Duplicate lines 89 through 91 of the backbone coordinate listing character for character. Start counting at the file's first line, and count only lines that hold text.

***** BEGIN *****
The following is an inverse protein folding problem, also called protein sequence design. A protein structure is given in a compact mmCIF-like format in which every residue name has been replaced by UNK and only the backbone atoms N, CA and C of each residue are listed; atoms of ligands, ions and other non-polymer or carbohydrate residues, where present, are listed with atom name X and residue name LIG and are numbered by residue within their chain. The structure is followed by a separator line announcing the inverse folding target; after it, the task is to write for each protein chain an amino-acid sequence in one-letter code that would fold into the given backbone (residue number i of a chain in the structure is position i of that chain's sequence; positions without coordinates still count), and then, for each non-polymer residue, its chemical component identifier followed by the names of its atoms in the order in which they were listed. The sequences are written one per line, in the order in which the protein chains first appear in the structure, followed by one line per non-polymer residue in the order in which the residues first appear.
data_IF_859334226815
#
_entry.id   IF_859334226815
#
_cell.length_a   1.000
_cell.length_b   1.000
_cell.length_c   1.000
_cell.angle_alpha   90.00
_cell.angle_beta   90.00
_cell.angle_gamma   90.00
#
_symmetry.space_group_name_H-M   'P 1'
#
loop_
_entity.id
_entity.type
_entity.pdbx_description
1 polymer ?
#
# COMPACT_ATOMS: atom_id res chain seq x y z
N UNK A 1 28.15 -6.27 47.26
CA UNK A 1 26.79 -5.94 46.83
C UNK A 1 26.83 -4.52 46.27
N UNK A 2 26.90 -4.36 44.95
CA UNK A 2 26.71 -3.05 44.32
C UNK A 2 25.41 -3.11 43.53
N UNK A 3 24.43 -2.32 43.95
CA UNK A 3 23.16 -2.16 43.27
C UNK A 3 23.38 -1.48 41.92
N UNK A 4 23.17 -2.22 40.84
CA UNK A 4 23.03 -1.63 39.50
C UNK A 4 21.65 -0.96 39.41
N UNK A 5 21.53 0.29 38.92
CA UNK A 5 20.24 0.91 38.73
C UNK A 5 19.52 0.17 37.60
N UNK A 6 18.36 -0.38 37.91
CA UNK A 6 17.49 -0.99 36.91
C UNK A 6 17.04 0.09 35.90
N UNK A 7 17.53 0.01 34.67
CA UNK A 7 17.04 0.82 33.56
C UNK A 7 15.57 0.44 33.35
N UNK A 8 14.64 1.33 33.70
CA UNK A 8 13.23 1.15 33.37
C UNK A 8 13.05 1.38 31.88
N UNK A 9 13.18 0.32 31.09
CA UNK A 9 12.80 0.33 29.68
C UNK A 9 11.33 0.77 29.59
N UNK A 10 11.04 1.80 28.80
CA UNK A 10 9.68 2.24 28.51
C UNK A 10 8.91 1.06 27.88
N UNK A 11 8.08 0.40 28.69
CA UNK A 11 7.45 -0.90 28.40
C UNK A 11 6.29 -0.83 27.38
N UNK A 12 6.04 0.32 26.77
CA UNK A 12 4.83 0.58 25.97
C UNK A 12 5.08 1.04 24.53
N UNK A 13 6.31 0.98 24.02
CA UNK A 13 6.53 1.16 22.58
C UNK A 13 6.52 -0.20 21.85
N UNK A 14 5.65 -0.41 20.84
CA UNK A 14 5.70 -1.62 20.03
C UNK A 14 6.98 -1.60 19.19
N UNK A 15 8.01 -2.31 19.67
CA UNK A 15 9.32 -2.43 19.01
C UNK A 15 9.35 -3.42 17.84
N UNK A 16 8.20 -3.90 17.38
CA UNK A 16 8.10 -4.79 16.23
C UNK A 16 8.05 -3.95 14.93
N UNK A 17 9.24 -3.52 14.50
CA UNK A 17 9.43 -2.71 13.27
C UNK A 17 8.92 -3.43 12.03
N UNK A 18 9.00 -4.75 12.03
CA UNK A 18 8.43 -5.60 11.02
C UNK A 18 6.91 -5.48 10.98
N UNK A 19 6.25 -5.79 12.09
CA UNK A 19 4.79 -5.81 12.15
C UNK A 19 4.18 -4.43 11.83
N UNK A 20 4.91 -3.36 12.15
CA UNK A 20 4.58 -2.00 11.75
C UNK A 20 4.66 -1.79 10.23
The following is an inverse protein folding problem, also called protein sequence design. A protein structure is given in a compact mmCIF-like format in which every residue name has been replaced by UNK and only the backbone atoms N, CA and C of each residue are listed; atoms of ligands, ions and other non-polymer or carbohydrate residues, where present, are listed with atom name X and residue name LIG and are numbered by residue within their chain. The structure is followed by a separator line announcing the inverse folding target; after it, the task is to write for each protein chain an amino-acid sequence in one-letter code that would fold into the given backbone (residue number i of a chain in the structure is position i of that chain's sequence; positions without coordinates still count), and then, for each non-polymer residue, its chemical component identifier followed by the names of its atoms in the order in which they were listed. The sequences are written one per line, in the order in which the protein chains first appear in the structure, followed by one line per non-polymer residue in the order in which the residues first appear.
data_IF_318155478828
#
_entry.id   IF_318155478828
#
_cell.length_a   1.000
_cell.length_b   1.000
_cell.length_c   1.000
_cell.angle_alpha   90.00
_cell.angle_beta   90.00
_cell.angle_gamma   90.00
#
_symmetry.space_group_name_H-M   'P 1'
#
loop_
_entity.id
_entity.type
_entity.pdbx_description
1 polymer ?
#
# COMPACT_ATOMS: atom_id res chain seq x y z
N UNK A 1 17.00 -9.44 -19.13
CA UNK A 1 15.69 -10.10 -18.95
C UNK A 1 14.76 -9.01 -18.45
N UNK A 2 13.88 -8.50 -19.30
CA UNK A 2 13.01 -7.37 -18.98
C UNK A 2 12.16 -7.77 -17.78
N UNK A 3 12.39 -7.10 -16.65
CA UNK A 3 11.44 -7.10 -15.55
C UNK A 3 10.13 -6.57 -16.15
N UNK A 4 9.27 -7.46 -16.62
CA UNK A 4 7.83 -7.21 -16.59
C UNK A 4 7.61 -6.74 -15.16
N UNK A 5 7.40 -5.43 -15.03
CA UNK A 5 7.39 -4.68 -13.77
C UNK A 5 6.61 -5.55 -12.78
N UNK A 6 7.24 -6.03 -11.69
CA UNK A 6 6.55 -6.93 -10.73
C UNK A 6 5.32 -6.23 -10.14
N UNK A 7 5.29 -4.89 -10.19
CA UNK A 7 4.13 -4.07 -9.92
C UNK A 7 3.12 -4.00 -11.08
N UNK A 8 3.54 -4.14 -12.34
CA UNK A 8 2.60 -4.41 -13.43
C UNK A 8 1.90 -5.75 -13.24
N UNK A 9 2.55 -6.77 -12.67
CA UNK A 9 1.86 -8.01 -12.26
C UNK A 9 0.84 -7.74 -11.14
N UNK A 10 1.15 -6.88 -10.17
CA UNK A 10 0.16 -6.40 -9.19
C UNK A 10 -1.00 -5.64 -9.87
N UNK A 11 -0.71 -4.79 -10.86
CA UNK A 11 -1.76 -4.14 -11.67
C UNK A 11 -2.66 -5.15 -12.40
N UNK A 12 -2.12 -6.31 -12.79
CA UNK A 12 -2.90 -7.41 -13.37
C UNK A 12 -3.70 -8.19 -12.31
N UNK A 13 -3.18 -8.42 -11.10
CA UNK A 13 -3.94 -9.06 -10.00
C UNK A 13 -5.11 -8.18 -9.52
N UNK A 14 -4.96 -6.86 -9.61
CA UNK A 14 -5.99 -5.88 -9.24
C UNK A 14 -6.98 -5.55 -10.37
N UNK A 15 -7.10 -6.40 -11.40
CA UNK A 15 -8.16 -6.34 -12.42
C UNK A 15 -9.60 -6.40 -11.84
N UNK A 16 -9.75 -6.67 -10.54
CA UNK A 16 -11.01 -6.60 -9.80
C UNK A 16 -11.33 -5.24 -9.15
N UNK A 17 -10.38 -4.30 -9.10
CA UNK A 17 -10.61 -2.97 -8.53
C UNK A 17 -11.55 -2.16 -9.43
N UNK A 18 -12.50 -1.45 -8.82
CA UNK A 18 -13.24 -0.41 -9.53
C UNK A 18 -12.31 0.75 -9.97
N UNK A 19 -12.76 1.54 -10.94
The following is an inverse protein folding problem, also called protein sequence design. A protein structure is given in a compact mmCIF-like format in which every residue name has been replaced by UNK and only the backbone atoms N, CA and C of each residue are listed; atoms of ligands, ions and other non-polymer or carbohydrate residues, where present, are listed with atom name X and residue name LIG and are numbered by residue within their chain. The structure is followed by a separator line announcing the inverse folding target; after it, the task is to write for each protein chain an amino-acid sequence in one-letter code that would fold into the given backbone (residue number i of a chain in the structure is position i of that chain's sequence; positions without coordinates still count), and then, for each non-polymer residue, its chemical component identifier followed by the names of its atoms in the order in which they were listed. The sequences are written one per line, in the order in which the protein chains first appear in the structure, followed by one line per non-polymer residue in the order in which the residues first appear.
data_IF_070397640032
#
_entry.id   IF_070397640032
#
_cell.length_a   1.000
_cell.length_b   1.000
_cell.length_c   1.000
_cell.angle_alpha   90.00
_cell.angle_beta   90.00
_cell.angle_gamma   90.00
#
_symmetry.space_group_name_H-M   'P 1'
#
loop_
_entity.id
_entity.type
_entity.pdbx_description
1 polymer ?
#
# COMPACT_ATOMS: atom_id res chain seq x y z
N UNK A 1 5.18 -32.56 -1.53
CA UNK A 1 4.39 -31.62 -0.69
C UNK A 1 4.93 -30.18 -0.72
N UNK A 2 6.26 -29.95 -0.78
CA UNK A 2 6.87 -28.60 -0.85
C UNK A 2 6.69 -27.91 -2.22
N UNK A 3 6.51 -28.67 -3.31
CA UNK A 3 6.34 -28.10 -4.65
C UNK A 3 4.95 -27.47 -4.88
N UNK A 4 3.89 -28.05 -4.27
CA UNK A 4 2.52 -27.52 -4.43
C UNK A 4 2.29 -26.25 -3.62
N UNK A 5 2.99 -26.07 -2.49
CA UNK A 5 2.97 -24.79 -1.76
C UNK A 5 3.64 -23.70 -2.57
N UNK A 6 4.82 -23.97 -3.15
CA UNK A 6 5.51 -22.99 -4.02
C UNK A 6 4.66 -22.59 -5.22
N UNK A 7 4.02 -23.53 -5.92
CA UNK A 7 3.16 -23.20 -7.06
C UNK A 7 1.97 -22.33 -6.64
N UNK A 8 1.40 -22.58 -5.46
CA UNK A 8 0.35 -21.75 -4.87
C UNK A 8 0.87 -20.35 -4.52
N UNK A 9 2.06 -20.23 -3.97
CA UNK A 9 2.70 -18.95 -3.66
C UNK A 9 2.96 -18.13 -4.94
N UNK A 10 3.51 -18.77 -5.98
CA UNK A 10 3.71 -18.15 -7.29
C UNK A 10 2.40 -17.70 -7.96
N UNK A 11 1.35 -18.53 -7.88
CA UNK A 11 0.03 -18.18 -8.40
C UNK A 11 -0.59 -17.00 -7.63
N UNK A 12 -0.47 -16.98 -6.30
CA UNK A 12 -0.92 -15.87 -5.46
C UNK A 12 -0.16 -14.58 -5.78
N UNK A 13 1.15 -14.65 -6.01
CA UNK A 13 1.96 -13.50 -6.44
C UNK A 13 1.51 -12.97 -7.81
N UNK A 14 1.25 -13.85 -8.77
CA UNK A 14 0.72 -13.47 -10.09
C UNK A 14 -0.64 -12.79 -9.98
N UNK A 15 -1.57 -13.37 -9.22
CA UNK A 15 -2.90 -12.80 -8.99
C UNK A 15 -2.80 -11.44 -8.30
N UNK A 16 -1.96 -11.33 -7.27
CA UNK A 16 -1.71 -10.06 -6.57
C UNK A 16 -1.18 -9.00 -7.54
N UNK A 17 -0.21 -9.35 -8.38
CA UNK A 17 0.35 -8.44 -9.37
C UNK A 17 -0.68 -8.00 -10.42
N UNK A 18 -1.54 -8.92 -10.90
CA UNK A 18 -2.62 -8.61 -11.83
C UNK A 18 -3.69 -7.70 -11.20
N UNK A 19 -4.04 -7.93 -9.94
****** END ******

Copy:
_cell.length_c   1.000
_cell.angle_alpha   90.00
_cell.angle_beta   90.00